Last updated on February 2018

Intravenous Buprenorphine Versus Morphine for Severe Pain in the Emergency Department


Brief description of study

This study evaluates intravenous (IV) buprenorphine versus IV morphine for the management of severe, acute pain among emergency department (ED) patients. ED patients with severe pain will be randomized in equal proportion to receive IV buprenorphine or IV morphine.

Detailed Study Description

Buprenorphine is classified as a partial mu opioid agonist and a weak kappa antagonist. In lower doses, buprenorphine has an analgesic potency 25 to 40 times more potent than similar milligram dosages of morphine. Consistent with its partial agonist activity, an apparent ceiling effect for opioid-induced ventilatory impairment has been demonstrated. These properties would suggest that buprenorphine is an effective analgesic with a favorable safety profile.

Objective: The objective of this study is to determine if there is a clinically significant difference in reduction of pain scores, measured by the Numeric Rating Scale (NRS), between intravenous (IV) buprenorphine and IV morphine for severe pain in patients presenting to the Alameda Health System--Highland Hospital ED. The investigators are evaluating if IV buprenorphine is non-inferior to IV morphing. The investigators hypothesize that buprenorphine will provide equivalent analgesic effects as morphine at 60 minutes, with a lower proportion of medication adverse effects.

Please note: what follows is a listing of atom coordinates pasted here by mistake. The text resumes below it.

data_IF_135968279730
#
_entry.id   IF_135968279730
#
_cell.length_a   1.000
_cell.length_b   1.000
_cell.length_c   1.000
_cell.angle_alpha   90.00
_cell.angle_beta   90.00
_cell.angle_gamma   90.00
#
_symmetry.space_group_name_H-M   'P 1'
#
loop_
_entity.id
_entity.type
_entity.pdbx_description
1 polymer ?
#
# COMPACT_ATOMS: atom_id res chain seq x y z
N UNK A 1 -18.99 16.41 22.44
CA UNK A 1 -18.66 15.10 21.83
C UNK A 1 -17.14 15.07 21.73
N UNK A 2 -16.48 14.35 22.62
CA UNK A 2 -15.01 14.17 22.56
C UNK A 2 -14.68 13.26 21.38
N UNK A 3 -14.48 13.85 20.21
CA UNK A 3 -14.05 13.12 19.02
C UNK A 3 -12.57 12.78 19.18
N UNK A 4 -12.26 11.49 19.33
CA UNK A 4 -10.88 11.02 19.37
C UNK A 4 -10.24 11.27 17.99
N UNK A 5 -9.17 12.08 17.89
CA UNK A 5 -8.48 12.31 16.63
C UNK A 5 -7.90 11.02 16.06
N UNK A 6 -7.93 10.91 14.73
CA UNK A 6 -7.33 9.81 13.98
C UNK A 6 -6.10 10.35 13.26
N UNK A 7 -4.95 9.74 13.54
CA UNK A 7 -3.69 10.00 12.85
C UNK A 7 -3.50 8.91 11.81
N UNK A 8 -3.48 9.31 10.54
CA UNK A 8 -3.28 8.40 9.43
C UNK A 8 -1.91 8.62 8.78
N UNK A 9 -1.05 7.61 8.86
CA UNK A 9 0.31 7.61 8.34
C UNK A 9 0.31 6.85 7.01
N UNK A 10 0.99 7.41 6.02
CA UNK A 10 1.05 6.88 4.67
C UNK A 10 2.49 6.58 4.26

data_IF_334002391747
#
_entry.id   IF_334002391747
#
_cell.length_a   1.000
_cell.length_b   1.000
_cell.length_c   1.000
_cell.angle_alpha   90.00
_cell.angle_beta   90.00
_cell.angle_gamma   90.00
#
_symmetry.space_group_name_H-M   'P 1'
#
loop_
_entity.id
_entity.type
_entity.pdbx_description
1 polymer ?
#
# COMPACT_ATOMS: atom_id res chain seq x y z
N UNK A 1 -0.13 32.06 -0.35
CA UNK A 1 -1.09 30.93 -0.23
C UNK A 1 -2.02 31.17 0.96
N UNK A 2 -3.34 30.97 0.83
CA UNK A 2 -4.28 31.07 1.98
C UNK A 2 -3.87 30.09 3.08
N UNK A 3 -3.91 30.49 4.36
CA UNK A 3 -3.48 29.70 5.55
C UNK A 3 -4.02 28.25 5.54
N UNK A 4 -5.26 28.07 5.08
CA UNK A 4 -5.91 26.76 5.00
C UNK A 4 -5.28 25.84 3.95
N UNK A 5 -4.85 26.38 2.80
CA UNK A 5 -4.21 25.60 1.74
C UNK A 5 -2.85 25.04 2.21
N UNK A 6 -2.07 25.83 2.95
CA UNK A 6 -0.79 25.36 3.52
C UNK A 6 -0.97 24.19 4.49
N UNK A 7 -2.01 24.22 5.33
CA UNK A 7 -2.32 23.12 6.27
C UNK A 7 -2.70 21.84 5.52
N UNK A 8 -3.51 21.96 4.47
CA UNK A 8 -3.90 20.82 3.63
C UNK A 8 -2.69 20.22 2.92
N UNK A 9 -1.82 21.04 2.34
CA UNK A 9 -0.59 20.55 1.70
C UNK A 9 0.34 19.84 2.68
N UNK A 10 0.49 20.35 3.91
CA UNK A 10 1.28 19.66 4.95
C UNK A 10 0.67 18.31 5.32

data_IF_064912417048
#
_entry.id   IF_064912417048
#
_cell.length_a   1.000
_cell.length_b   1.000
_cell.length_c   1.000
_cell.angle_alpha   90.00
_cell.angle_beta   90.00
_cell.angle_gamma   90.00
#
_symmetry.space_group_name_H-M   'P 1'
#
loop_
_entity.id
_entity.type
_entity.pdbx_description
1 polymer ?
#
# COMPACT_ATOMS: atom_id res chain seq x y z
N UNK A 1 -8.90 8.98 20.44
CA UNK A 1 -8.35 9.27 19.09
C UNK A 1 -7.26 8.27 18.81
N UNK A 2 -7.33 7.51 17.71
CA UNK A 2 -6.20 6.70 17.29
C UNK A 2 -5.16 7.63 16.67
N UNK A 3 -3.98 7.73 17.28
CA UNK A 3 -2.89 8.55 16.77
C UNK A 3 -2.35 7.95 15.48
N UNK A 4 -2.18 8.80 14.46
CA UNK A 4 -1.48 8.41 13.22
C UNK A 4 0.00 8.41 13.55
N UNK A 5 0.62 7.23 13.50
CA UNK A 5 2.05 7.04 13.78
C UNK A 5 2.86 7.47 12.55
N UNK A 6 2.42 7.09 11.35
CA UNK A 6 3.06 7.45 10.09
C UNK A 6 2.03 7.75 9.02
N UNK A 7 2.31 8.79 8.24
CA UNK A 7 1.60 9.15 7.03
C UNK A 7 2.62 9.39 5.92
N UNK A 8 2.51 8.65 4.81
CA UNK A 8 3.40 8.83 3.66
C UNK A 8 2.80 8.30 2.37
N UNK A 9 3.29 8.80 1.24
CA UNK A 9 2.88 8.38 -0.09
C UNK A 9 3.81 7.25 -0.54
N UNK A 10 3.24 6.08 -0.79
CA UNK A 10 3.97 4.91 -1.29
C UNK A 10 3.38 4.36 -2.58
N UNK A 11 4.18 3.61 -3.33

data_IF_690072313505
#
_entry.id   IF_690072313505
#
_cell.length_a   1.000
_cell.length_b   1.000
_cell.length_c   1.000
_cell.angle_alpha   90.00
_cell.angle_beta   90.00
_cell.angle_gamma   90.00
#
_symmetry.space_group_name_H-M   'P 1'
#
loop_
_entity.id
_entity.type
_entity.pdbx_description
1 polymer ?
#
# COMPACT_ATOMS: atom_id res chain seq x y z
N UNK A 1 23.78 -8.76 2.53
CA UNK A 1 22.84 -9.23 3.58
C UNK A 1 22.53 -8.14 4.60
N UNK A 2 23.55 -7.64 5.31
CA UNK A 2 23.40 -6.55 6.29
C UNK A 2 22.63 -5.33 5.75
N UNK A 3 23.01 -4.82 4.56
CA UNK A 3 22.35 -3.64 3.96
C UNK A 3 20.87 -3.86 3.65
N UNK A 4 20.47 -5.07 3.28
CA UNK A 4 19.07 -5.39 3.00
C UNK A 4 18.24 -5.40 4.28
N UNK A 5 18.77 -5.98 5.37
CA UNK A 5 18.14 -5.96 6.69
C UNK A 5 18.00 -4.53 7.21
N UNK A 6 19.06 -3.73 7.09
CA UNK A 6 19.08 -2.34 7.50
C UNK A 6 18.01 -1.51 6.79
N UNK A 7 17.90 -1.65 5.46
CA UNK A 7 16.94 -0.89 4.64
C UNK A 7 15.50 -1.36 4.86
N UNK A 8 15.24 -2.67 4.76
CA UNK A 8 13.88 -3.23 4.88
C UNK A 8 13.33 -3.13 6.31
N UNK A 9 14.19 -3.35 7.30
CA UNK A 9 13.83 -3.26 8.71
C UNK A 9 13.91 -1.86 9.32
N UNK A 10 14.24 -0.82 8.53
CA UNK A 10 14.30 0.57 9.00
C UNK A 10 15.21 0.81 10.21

Study Design: This is a double-blinded, randomized controlled non-inferiority trial comparing the analgesic efficacy of intravenous buprenorphine versus intravenous morphine for ED patients presenting with severe, acute pain.

Participants: ED patients aged 18 years old who present with severe (pain NRS 7), acute pain warranting (according the treating provider's judgment) and able to receive IV opioid analgesia. The investigators will exclude pregnant patients, patients deemed too critically ill by the provider, patients with allergy to buprenorphine or morphine, patients in custody, patients on methadone, patients who have taken/received short acting opioid medications in the last 12 hours, and patients who have taken/received long acting opioid medication in the past 24 hours.

Intervention: In arm A, patients will receive IV Buprenorphine 0.3mg diluted to a volume of 10mL with NS in a plastic syringe administered over 3-5 minute. In arm B, patients will receive IV morphine 0.1mg/kg (max 10mg) over 3-5 minutes. In both arms, at 20 minutes the patient will be asked "would you like more pain medication?" If he/she answers "yes", then he/she will receive a second dose of the same amount of medication they previously received based on the randomized arm they were placed into. At the end of the study time, 60 minutes, the patient's ongoing pain management will be left to the attending physician caring for the patient in the ED.

Data Collection: For both arms, the patients' NRS pain scores and adverse effects will be queried at times 0, 10min, 20 min, 30min, 40min, 50 min, and 60 min. Demographic and comorbidity data points will be abstracted during or after the study's conclusion.

Clinical Study Identifier: NCT03256487

Contact Investigators or Research Sites near you

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David K Duong, MD MS

Alameda Health System, Highland Hospital
Oakland, CA United States
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